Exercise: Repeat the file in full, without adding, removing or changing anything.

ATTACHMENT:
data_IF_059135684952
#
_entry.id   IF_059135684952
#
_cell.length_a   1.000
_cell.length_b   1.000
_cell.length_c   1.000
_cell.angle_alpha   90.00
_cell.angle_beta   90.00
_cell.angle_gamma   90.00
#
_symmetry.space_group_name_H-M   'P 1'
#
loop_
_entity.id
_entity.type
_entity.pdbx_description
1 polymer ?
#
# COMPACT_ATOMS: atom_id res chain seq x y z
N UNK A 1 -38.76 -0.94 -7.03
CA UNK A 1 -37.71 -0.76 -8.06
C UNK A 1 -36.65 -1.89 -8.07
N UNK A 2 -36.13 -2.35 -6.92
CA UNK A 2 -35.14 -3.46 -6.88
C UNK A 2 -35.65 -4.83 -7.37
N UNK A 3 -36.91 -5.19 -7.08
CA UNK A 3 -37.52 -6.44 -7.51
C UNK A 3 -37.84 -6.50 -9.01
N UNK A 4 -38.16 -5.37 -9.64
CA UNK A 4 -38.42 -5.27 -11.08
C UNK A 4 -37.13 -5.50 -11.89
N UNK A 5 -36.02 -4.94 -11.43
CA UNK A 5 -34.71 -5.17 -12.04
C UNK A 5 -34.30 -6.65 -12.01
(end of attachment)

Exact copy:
data_IF_059135684952
#
_entry.id   IF_059135684952
#
_cell.length_a   1.000
_cell.length_b   1.000
_cell.length_c   1.000
_cell.angle_alpha   90.00
_cell.angle_beta   90.00
_cell.angle_gamma   90.00
#
_symmetry.space_group_name_H-M   'P 1'
#
loop_
_entity.id
_entity.type
_entity.pdbx_description
1 polymer ?
#
# COMPACT_ATOMS: atom_id res chain seq x y z
N UNK A 1 -38.76 -0.94 -7.03
CA UNK A 1 -37.71 -0.76 -8.06
C UNK A 1 -36.65 -1.89 -8.07
N UNK A 2 -36.13 -2.35 -6.92
CA UNK A 2 -35.14 -3.46 -6.88
C UNK A 2 -35.65 -4.83 -7.37
N UNK A 3 -36.91 -5.19 -7.08
CA UNK A 3 -37.52 -6.44 -7.51
C UNK A 3 -37.84 -6.50 -9.01
N UNK A 4 -38.16 -5.37 -9.64
CA UNK A 4 -38.42 -5.27 -11.08
C UNK A 4 -37.13 -5.50 -11.89
N UNK A 5 -36.02 -4.94 -11.43
CA UNK A 5 -34.71 -5.17 -12.04
C UNK A 5 -34.30 -6.65 -12.01